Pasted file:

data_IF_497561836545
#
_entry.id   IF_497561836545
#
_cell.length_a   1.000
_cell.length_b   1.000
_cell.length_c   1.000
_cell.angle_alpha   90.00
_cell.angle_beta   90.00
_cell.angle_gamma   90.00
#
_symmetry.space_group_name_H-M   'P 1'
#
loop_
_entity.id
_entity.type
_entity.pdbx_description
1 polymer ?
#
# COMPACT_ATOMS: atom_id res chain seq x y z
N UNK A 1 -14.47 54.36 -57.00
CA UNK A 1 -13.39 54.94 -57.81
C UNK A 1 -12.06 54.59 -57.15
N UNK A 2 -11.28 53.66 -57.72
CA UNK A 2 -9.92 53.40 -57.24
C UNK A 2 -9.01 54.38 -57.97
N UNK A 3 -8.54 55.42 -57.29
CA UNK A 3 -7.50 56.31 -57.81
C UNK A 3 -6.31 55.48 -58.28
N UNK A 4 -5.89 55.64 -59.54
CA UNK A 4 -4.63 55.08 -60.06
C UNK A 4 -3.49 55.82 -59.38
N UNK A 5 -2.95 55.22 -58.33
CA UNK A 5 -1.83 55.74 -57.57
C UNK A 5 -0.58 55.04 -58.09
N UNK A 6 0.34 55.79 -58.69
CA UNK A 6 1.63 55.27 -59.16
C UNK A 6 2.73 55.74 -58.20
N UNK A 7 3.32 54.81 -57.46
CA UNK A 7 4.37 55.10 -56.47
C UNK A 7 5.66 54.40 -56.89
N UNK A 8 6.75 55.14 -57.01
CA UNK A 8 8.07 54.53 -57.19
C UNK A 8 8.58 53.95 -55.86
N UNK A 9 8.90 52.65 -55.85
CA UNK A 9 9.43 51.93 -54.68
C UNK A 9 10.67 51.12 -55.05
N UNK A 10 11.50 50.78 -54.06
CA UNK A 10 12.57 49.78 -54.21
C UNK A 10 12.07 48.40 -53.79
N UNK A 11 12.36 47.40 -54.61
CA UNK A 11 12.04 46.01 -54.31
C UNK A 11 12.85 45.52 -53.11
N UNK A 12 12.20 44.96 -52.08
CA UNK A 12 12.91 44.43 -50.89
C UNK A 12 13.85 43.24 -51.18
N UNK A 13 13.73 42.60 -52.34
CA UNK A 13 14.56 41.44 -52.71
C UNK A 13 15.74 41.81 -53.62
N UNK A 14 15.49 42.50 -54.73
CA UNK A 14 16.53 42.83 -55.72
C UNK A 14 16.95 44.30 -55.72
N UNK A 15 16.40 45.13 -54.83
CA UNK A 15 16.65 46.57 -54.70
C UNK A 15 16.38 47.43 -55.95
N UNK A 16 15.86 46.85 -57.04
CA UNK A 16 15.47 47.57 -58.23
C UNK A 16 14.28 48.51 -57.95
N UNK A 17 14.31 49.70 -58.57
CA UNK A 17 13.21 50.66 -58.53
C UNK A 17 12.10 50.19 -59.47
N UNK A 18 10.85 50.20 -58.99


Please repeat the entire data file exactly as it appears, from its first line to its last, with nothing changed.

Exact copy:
data_IF_497561836545
#
_entry.id   IF_497561836545
#
_cell.length_a   1.000
_cell.length_b   1.000
_cell.length_c   1.000
_cell.angle_alpha   90.00
_cell.angle_beta   90.00
_cell.angle_gamma   90.00
#
_symmetry.space_group_name_H-M   'P 1'
#
loop_
_entity.id
_entity.type
_entity.pdbx_description
1 polymer ?
#
# COMPACT_ATOMS: atom_id res chain seq x y z
N UNK A 1 -14.47 54.36 -57.00
CA UNK A 1 -13.39 54.94 -57.81
C UNK A 1 -12.06 54.59 -57.15
N UNK A 2 -11.28 53.66 -57.72
CA UNK A 2 -9.92 53.40 -57.24
C UNK A 2 -9.01 54.38 -57.97
N UNK A 3 -8.54 55.42 -57.29
CA UNK A 3 -7.50 56.31 -57.81
C UNK A 3 -6.31 55.48 -58.28
N UNK A 4 -5.89 55.64 -59.54
CA UNK A 4 -4.63 55.08 -60.06
C UNK A 4 -3.49 55.82 -59.38
N UNK A 5 -2.95 55.22 -58.33
CA UNK A 5 -1.83 55.74 -57.57
C UNK A 5 -0.58 55.04 -58.09
N UNK A 6 0.34 55.79 -58.69
CA UNK A 6 1.63 55.27 -59.16
C UNK A 6 2.73 55.74 -58.20
N UNK A 7 3.32 54.81 -57.46
CA UNK A 7 4.37 55.10 -56.47
C UNK A 7 5.66 54.40 -56.89
N UNK A 8 6.75 55.14 -57.01
CA UNK A 8 8.07 54.53 -57.19
C UNK A 8 8.58 53.95 -55.86
N UNK A 9 8.90 52.65 -55.85
CA UNK A 9 9.43 51.93 -54.68
C UNK A 9 10.67 51.12 -55.05
N UNK A 10 11.50 50.78 -54.06
CA UNK A 10 12.57 49.78 -54.21
C UNK A 10 12.07 48.40 -53.79
N UNK A 11 12.36 47.40 -54.61
CA UNK A 11 12.04 46.01 -54.31
C UNK A 11 12.85 45.52 -53.11
N UNK A 12 12.20 44.96 -52.08
CA UNK A 12 12.91 44.43 -50.89
C UNK A 12 13.85 43.24 -51.18
N UNK A 13 13.73 42.60 -52.34
CA UNK A 13 14.56 41.44 -52.71
C UNK A 13 15.74 41.81 -53.62
N UNK A 14 15.49 42.50 -54.73
CA UNK A 14 16.53 42.83 -55.72
C UNK A 14 16.95 44.30 -55.72
N UNK A 15 16.40 45.13 -54.83
CA UNK A 15 16.65 46.57 -54.70
C UNK A 15 16.38 47.43 -55.95
N UNK A 16 15.86 46.85 -57.04
CA UNK A 16 15.47 47.57 -58.23
C UNK A 16 14.28 48.51 -57.95
N UNK A 17 14.31 49.70 -58.57
CA UNK A 17 13.21 50.66 -58.53
C UNK A 17 12.10 50.19 -59.47
N UNK A 18 10.85 50.20 -58.99